One by one, take them with you to the seminars you attend. Find creative ways to expand their knowledge on the thing you want them to know more about.
For example, if you have chemical reactors in your operation, teach your operators and maintainers the chemistry of the reaction, teach them the metallurgy of the reactor, teach them about the critical factors that make for a good reaction, teach them about the machinery that makes the reactor work.
Teach them why things work as they do, why it is important to do things certain ways.
Once they know all about the reactor they will also have learned 80% of everything else in the plant. The next lot of training and education will go much faster.
You want to develop your people’s engineering and business understanding so that if ‘hard knocks’ hit their equipment or the business demands become heavy, they don’t waste time, money and effort doing pointless things, but will instead focus on the important, high pay-off actions.
When you see any one of your people make a standout performance – encourage it.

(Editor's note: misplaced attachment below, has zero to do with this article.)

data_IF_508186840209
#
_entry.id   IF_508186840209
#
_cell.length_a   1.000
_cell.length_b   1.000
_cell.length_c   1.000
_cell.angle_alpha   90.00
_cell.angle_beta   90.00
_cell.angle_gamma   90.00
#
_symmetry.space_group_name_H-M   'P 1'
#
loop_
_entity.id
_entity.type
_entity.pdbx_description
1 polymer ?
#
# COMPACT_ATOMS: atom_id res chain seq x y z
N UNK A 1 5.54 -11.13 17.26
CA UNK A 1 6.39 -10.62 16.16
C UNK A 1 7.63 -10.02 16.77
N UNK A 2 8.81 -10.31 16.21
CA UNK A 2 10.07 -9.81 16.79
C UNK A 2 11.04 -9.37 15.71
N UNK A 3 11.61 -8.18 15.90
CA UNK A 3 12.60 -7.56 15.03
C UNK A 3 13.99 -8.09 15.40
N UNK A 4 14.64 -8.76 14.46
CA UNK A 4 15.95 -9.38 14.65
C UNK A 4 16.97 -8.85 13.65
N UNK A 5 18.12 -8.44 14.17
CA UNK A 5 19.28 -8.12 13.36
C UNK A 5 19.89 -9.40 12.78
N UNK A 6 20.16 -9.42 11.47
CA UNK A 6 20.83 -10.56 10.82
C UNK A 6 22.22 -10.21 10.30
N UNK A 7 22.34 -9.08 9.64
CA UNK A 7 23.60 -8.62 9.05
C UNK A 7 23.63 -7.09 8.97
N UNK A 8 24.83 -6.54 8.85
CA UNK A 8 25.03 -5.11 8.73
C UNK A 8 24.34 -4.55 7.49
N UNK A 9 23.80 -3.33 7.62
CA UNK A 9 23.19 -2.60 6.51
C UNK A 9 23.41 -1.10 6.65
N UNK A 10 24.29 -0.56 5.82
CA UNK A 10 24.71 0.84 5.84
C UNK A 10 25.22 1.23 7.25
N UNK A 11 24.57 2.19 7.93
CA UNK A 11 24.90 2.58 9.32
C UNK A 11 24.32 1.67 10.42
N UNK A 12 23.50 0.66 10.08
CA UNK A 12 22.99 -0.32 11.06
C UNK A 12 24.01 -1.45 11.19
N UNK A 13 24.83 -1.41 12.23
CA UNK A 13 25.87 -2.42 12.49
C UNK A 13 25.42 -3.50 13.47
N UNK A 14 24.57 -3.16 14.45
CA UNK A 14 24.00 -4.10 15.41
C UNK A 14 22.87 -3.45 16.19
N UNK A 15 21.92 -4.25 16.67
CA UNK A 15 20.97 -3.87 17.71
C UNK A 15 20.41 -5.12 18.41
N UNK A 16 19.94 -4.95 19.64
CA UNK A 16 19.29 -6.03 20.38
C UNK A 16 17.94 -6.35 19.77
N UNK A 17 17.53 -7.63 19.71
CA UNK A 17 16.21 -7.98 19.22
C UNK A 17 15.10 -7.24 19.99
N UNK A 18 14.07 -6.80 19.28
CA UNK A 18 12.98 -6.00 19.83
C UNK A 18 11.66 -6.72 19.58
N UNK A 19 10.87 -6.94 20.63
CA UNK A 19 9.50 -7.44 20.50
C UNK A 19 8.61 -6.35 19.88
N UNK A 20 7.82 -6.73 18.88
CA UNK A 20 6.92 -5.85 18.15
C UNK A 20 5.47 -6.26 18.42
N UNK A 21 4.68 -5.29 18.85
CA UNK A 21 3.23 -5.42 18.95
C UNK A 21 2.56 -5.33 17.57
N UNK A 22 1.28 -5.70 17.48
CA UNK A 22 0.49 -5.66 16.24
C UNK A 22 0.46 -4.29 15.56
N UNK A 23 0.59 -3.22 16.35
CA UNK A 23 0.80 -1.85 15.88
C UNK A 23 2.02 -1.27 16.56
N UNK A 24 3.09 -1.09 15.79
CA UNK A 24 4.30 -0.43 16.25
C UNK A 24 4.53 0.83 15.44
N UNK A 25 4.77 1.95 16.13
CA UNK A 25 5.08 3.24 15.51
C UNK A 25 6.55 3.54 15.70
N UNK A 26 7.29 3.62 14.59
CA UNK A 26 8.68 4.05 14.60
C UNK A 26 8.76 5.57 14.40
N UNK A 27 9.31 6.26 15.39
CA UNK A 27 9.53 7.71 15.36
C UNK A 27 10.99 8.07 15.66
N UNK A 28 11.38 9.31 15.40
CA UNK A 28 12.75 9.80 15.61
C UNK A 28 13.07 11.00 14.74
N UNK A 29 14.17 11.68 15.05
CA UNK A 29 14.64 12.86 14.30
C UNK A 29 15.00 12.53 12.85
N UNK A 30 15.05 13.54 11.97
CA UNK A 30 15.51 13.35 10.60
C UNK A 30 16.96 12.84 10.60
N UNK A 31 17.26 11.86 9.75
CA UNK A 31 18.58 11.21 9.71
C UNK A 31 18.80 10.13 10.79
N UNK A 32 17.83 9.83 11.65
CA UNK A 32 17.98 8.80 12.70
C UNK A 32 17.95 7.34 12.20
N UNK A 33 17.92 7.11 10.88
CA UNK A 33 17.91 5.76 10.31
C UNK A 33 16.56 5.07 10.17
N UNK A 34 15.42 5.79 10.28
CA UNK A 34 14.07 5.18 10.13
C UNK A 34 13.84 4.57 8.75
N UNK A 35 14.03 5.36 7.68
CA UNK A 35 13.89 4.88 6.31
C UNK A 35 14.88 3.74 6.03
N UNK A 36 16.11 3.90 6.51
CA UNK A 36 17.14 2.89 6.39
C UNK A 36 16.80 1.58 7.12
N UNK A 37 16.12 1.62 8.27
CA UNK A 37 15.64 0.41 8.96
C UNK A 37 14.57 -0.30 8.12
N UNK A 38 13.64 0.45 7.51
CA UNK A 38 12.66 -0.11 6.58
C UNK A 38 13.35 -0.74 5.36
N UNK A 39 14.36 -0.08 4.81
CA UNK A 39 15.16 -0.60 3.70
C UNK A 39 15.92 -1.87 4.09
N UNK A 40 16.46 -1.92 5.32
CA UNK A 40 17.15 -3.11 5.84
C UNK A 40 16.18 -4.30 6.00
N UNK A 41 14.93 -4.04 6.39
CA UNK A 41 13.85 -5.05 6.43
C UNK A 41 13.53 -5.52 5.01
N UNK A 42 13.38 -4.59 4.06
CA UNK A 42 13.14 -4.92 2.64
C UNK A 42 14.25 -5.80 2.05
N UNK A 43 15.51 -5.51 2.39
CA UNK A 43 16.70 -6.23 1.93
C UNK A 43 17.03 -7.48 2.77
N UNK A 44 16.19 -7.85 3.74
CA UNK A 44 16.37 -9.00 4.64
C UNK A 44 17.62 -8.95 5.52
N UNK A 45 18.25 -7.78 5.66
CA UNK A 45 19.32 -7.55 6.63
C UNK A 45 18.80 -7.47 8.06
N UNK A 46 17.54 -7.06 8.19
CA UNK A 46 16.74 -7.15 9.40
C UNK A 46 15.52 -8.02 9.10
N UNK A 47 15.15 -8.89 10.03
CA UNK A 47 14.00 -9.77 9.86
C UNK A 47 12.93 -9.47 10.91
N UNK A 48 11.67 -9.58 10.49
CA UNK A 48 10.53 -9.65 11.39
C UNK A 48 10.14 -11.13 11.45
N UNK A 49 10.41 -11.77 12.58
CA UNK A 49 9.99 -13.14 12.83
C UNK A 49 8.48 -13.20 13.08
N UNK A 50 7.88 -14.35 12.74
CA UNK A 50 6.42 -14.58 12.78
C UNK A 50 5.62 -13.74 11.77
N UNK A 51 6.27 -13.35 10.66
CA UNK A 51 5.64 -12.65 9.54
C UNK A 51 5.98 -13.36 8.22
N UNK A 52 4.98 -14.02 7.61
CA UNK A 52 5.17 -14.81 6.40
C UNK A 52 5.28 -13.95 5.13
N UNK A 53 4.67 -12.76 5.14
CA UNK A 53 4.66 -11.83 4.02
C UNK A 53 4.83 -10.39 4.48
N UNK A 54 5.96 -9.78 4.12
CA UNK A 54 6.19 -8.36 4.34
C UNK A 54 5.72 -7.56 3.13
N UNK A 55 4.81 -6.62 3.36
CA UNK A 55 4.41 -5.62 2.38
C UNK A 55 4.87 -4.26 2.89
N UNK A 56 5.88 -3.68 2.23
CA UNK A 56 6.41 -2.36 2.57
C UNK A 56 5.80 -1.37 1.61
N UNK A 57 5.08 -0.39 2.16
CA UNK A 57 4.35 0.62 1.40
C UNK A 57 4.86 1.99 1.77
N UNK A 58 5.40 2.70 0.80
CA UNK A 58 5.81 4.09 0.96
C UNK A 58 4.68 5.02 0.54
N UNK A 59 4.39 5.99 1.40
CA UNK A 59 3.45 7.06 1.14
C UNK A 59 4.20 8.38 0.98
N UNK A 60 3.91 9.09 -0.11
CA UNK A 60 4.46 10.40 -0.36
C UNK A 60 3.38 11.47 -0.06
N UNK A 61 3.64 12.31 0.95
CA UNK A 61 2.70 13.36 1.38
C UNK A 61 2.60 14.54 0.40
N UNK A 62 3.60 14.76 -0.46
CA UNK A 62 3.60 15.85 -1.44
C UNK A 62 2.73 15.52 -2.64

Give them the opportunity to learn more about it.
Personal and team victory
As you go about expanding your people’s minds and knowledge they will ‘discover’ the best ways to run the plant and their part of the business.
With your support and direction, they will find the ideal ways to do their work with least cost, time and effort. They will be victorious in the battle for high performance and efficiency.
When your people get to that level of expertise you can then stand back, take pride in the good work you have done through them and go on to the next thing you want to improve.
Mike Sondalini – Equipment Longevity Engineer Website
DISCLAIMER: Because the authors, publisher, and resellers do not know the context in which the information presented in the articles is to be used, they accept no responsibility for the consequences of using the information.
We (Accendo Reliability) published this article with the kind permission of Feed Forward Publishing, a subsidiary of BIN95.com
If you found this interesting you may like the ebook Process Control Essentials.